‘Magic Moments in dementia care services’ is a storytelling approach to learning and development. Nigel Hullah has been working with Improvement Cymru to help shape the project with his own experiences since diagnosis of dementia. Here he tells us what the project has meant to him.
All through 2018 and 2019 Improvement Cymru facilitated a series of workshops and events with stakeholders to find out what matters to people. People living with dementia, family, carers, practitioners, and managers joined together to share and talk about their experiences of services in a safe space free of judgment or criticism.
It was identified early that in most cases stories that exemplified kind, compassionate, heart-warming care and participation were often not recorded or included in formal care contacts – I felt this a real shame and missed opportunity.
As a participant, I found the whole process affirming and supportive. Of course there were stories with tragic outcomes, but I felt empowered to tell my story and reflect on how compassion and understanding helped and still helps support me on my journey.
Much of what developed in these workshops found their way into the Dementia Standards. Compassion, kindness, accessibility, and partnerships are recurring themes in the All Wales Dementia Pathway of Standards.
Stories and storytelling fulfil a deep need to understand ourselves, our journey and each other as fellow human beings. These stories themselves speak from the heart to the heart, shifting perceptions as well as minds and help refocusing efforts to have maximum impact.
Sharing these stories and their message means it’s possible to build on the ability to share experiences to help improve services and birth a sense of ownership by all participants.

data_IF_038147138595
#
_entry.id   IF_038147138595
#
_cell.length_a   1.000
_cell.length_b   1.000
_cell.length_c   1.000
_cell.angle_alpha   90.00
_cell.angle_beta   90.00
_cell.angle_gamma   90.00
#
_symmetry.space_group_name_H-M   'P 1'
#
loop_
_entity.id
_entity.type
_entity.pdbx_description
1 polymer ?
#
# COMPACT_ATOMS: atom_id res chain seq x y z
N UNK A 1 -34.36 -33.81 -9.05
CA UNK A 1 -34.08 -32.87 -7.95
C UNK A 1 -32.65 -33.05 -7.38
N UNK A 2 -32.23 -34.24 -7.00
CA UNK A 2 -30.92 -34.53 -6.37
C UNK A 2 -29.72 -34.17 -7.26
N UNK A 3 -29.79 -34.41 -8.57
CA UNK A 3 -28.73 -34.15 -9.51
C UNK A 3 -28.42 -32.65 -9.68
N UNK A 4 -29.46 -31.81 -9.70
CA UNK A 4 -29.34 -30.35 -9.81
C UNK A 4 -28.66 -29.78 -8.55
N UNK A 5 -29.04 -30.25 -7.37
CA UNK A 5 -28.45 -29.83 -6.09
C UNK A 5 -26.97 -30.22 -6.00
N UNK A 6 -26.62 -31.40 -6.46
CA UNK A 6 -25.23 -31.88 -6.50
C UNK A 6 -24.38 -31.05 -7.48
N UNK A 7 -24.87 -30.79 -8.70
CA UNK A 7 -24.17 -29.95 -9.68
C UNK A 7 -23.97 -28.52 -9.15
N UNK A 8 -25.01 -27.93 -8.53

I believe stressing disability over opportunity has consequences that can foster a decline in the narrative agency for people affected by dementia.
There is widespread recognition of the benefits of the stakeholder or citizen involvement in public policy both at an individual and collective level, and these initiatives play a major role in reducing the notion of disability over opportunity. Here is an opportunity to have sight of what is important to those of us who are affected by dementia through the expressions and testimony found in the booklet.
During the workshops it has been my pleasure to witness people with a diagnosis and their supporters overcome doubt, lack of experience and confidence to tell their stories. They have changed hearts and minds with content that cannot be questioned, or motives doubted, as the testimony in the booklet illustrates.
No one who reads these stories will not be affected by the purity and bravery of the contributors affected by dementia including the people that deliver care. The people who delivered these moments were more concerned with their purpose than their own comfort.
We witness in this document extraordinary examples of courage. People speaking for the first time, wracked by anxiety and self-doubt, but doing it anyway. Refusing to be defined by their diagnosis, demanding a place where decisions are made. Sharing the most difficult aspects of their lives and enabling a better understanding of the impact of a diagnosis.
The stories and this booklet can help others use this approach for learning and shaping care. I hope care staff, practitioners, teams and organisations take this booklet and set about changing dementia care for the better.
So, we should salute all those whose voices have been heard and those who will be heard in the future, and all those who battle daily with the changes a diagnosis can bring. Let us celebrate for everybody is beyond brave in their own way, our loved ones, friends, advocates and allies.
The Magic Moments project and subsequent booklet was inspired by the Developing Evidence Enriched Practice (DEEP) developed by the Wales School of Social Care Research (Andrews et al 2015). The booklet can be found here